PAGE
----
The Callaloo puts down roots at St. Petersburg's Historic Manhattan Casino

The restaurant, which replaced the failed Sylvia's Soul Food Restaurant, is gaining its footing after its first year
Published April 10

ST. PETERSBURG – Early Sunday afternoon, as a jazz trio played, a sprinkling of customers sat in the Callaloo restaurant before an expected wave of churchgoers arrived for brunch with assorted dishes including yellow plantains, biscuits and gravy, waffles, baked fish and a carving station.

The Sunday brunch and jazz led LaToya and Carmaletta Pierce to select the restaurant for their sister Keyana’s bridal shower that day. It’s also elegant, LaToya said, as she waited in a decorated private room for 20 guests to arrive.

It has been a year since the Callaloo opened in the city-owned, Historic Manhattan Casino, at 642 22nd St. S. The city spent $2.8 million to restore the two-story building that dates back to 1925 and sits in the segregation-era African-American entertainment and business district known as the Deuces.

City Council Member Amy Foster had asked for an update on the new restaurant — which replaced another that struggled and failed — its catering arm, and promise to reprise the musical and cultural traditions of the Manhattan Casino.

“We are very impressed with what they have accomplished in one year,” Alan DeLisle, city development administrator, told the council on April 4.

“Overall, everything is pretty positive,” said Ramon Hernandez, one of three Callaloo Group partners and owner of Pipo's Cuban restaurants.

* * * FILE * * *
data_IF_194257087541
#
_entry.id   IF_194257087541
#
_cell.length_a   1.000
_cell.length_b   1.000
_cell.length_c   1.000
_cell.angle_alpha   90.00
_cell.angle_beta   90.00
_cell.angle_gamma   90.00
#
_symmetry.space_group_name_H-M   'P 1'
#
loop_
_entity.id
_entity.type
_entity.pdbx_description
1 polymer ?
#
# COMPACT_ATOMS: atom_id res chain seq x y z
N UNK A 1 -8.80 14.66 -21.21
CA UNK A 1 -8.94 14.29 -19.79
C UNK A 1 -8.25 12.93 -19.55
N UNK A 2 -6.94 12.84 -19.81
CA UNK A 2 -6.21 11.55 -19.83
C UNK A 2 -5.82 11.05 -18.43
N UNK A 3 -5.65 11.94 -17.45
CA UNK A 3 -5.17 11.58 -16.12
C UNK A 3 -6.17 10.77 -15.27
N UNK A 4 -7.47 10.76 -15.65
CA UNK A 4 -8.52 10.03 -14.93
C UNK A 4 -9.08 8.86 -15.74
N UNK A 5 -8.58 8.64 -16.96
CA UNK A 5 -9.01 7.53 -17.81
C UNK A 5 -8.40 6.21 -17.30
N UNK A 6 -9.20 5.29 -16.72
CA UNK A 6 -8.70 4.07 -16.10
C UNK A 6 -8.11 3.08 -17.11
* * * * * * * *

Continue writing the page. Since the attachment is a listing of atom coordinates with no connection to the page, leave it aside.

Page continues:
The site is in the South St. Petersburg Community Redevelopment Area, which the city is trying to boost with a series of initiatives. The Manhattan Casino’s previous tenant, Sylvia's Soul Food restaurant, was evicted in 2016 for not paying rent. The Callaloo owners, whose lease gave them six months rent-free, are current, DeLisle said.

Previous coverage: Callaloo and Pipo’s open in the Manhattan Casino, hoping to succeed where Sylvia’s failed

The ownership group, which also includes ex-Tampa Bay Buccaneer wide receiver Vincent Jackson and Mario Farias, owner of FCG, an economic development strategy firm, has adhered to most of the requirements of their lease, DeLisle said.

The lease required the development of the Manhattan Casino’s second floor as an event venue and offering live music. It’s where some of the nation's top musicians, including Louis Armstrong, Cab Calloway and Ella Fitzgerald, once played and where the city's African-American community hosted debutante parties, school and fraternal events and gospel stars.

The Callaloo Group has been charged with honoring the site’s cultural legacy, a point emphasized by Council member Darden Rice.

“Part of the heart and soul of this whole project is the music and it is music that speaks to the cultural touchstone of the Manhattan Casino and what it represents to our city’s history during the time of segregation,” she said.

“To me, part of the beauty of this project was the music first and the restaurant second.’’ she said. “It is about bringing that vibe back to that community.”

DeLisle said the group understands and is committed to the Manhattan Casino’s legacy.